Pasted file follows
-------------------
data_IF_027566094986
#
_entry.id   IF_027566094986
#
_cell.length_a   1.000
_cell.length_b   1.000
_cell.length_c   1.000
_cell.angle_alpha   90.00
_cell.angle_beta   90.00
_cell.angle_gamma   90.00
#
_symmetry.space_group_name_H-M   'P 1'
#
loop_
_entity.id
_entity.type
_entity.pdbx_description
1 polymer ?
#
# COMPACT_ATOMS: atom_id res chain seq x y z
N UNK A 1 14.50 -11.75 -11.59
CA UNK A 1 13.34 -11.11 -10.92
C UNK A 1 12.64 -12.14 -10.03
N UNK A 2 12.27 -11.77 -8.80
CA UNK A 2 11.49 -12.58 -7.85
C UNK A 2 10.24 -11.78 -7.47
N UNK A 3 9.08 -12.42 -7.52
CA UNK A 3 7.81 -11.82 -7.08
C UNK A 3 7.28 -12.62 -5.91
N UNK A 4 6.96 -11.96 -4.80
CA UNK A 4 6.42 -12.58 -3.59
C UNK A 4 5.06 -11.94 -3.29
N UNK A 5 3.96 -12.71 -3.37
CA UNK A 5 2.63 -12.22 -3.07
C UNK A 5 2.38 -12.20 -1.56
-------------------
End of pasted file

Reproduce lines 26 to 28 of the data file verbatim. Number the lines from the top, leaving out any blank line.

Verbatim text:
C UNK A 2 10.24 -11.78 -7.47
N UNK A 3 9.08 -12.42 -7.52
CA UNK A 3 7.81 -11.82 -7.08